12. A doctor’s reassurance speeds healing from an allergic reaction, find Stanford psychologists

If appropriately used in the 21st century, data could save us from lots of failed interventions and enable us to provide evidence-based solutions towards tackling malaria globally. This is also part of what makes the ALMA scorecard generated by the African Leaders Malaria Alliance an essential tool for tracking malaria intervention globally.

If we are able to know the financial resources deployed to fight malaria in an endemic country and equate it to the coverage and impact, it would be easier to strengthen accountability for malaria control and also track progress in malaria elimination across the continent of Africa and beyond.

Odinaka Kingsley Obeta

West African Lead, ALMA Youth Advisory Council/Zero Malaria Champion

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Dear Digital Diary,

I realized that there is an unquestionable comfort in being misunderstood. For to be understood, one must peel off all the emotional layers and be exposed.

This requires both vulnerability and strength. I guess by using a physical diary (a paper and a pen), I never felt like what I was saying was analyzed or judged. But I also never thought I was understood.

Paper does not talk back.Using a daily digital diary has required emotional strength. It has required the need to trust and the need to provide information to be helped and understood.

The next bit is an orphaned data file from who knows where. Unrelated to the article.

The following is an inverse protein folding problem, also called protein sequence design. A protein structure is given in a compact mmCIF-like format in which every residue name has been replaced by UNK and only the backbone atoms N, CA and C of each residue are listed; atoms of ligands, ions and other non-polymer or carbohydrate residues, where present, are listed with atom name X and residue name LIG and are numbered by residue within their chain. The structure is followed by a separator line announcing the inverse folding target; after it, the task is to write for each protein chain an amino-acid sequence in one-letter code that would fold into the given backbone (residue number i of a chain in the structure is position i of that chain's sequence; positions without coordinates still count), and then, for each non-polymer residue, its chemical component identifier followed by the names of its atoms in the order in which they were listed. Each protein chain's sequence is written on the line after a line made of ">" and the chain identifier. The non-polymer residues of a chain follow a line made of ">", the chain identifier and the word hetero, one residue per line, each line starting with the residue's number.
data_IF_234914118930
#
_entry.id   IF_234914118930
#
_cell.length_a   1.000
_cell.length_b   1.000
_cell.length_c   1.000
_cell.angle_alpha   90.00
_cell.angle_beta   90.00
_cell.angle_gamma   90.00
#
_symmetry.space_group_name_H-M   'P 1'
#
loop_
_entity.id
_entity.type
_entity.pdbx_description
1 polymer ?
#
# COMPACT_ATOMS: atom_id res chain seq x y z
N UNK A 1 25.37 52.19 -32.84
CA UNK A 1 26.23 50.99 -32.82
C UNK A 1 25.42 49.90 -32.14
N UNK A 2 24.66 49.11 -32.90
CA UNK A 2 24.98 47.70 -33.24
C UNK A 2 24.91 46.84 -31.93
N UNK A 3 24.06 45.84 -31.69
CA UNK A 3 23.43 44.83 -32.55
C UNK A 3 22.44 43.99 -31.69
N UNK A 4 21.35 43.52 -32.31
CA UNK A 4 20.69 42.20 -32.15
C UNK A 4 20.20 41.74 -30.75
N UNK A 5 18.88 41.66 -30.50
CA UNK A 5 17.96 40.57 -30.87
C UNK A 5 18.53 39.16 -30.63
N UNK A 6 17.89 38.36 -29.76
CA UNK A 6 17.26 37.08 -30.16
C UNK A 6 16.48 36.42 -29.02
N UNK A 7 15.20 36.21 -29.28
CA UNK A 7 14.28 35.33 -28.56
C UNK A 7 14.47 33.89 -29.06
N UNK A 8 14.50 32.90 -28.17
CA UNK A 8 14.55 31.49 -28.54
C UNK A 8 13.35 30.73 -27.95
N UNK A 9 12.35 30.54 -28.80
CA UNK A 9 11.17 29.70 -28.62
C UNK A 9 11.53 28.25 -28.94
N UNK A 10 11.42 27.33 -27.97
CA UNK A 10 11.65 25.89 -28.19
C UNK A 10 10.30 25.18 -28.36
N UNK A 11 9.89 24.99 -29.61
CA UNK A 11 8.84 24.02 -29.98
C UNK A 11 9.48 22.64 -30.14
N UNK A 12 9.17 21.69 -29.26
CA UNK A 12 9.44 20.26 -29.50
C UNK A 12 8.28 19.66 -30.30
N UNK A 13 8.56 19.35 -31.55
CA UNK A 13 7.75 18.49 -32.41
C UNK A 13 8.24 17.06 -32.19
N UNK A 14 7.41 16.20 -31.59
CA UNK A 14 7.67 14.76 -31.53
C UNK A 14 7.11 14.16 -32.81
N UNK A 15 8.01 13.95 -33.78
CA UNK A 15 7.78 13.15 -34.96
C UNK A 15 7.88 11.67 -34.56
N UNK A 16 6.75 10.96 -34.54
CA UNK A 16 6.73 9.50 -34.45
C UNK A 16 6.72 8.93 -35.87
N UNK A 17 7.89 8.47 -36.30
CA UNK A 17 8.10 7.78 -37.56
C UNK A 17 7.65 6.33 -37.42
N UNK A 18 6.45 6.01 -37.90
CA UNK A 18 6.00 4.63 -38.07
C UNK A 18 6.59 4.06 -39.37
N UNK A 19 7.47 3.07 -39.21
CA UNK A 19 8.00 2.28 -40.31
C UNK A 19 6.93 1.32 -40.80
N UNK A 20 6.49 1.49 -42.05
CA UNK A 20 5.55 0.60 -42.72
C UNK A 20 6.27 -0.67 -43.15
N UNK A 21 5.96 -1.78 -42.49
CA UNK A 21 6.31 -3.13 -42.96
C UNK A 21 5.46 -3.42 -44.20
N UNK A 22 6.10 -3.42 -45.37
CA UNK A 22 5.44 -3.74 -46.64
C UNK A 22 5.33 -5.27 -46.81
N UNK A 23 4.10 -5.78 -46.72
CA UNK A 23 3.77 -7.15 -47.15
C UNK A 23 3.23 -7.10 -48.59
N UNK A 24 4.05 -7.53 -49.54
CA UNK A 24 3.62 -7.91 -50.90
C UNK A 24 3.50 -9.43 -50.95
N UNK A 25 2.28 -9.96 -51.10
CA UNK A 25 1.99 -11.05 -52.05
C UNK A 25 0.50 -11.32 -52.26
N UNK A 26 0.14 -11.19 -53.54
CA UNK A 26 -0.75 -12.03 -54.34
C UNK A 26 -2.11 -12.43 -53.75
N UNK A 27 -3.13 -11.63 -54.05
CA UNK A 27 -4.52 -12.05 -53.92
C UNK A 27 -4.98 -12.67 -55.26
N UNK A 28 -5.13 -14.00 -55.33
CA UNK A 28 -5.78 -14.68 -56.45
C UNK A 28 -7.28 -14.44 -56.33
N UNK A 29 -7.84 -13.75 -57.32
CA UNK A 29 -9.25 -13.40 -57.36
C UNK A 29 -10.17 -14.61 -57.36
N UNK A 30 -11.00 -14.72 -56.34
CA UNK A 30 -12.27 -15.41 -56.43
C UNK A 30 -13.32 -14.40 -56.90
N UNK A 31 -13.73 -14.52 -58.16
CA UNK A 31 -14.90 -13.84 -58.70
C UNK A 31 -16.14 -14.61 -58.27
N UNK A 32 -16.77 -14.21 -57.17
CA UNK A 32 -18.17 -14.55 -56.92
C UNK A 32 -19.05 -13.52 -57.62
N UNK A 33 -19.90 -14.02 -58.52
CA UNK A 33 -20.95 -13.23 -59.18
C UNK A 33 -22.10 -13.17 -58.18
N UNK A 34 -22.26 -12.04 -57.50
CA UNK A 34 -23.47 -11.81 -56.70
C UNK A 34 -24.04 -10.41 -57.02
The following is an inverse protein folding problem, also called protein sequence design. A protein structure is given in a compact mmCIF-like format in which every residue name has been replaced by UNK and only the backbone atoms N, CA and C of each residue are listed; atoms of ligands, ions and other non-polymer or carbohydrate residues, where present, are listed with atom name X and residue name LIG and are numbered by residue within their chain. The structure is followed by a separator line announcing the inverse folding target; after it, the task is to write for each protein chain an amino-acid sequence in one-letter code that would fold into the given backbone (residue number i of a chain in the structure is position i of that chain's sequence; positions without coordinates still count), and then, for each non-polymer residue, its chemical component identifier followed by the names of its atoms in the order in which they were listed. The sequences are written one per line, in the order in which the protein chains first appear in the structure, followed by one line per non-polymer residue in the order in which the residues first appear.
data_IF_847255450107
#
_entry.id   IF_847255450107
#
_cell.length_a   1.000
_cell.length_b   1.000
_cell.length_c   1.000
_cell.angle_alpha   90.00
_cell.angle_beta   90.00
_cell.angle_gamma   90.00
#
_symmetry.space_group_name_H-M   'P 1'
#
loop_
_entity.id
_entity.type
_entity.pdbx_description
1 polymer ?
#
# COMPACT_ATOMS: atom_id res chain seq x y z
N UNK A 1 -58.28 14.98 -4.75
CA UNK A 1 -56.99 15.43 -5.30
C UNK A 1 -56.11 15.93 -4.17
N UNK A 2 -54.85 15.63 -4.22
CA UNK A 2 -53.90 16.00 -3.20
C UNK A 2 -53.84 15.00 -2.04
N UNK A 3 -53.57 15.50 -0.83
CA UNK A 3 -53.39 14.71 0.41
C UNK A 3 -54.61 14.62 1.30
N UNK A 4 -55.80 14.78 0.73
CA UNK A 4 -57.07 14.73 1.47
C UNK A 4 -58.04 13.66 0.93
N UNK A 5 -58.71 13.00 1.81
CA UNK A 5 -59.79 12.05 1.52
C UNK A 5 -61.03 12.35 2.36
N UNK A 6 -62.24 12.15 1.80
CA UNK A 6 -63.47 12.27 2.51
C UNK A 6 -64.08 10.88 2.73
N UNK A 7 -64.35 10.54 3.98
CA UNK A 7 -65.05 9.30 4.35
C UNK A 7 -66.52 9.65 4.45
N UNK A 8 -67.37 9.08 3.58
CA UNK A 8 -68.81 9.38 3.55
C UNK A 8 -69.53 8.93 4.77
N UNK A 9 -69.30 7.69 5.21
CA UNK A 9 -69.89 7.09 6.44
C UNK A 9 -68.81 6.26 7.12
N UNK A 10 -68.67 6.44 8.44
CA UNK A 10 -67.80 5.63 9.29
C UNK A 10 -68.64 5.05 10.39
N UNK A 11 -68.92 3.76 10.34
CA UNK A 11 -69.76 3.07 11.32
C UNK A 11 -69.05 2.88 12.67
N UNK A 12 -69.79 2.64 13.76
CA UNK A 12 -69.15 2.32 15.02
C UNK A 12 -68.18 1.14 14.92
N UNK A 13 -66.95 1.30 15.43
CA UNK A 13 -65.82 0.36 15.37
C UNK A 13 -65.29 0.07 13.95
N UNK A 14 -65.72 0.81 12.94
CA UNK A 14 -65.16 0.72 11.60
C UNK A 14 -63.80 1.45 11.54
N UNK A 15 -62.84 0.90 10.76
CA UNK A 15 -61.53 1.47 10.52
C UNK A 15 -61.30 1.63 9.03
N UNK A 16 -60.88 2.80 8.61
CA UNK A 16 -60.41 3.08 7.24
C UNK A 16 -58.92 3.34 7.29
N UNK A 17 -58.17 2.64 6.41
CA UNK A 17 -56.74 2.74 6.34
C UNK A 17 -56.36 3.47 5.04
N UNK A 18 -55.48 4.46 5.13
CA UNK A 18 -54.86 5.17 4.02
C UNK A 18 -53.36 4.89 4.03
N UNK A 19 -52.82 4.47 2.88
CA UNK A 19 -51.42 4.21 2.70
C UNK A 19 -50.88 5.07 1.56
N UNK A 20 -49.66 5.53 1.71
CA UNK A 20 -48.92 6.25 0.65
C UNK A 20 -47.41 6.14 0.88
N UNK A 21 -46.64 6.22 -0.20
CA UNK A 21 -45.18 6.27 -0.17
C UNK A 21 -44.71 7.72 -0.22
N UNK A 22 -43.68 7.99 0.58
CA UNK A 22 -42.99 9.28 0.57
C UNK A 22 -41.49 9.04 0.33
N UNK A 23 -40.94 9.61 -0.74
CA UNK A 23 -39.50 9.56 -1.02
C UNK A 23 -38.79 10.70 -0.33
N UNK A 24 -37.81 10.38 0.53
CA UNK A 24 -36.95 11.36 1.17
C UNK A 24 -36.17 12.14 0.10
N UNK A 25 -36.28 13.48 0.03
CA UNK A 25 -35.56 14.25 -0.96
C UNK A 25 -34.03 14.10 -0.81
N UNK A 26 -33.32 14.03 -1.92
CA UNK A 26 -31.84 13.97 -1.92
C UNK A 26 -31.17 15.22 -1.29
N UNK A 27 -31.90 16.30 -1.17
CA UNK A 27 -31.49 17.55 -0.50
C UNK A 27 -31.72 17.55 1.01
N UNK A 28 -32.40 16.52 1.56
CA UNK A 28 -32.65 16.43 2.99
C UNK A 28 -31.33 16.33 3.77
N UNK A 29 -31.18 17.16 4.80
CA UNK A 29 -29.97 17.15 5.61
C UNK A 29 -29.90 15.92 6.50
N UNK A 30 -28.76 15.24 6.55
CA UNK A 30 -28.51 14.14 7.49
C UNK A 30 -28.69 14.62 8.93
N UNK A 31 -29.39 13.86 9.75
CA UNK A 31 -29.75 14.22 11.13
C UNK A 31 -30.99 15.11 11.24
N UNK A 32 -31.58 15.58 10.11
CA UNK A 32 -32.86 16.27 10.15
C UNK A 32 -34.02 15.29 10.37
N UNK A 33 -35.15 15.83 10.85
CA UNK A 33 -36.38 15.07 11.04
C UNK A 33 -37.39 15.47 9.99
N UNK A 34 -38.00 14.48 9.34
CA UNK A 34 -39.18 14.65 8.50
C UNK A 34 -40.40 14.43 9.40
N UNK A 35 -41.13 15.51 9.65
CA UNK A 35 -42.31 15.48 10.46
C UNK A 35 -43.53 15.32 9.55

Using a daily diary has needed less time and effort than a physical diary as I am prompted to interact through mobile notifications. I also no longer relay information from memory, but rather the medical or personal insights I enter are real-time behaviours and experiences.

The interaction is more organic. I also must confess this technology has allowed me to see patterns in my behaviour that I would have otherwise never noticed. I trust that the data I enter is safe as it is password protected. I also trust that I am safe because my doctor and nutritionist can view my records in real-time.

Also, with the data entered being more objective and diverse through pictures and voice recordings, my treatment plan has been better suited to my needs.

Sincerely,
No more elephants in this room

Profile picture of Nihel Klouche

Nihel Klouche

Nihel is a final year medical student at University of Tlemcen, Algeria. Her passion for knowledge drew her to pursuing research in public health and mental health. She has published in well-known international medical journals such as The Lancet, ASCO. Nihel loves sharing her ideas through writing and enjoys working with people from different backgrounds. She believes in the power of science bringing people together to make the world a better place.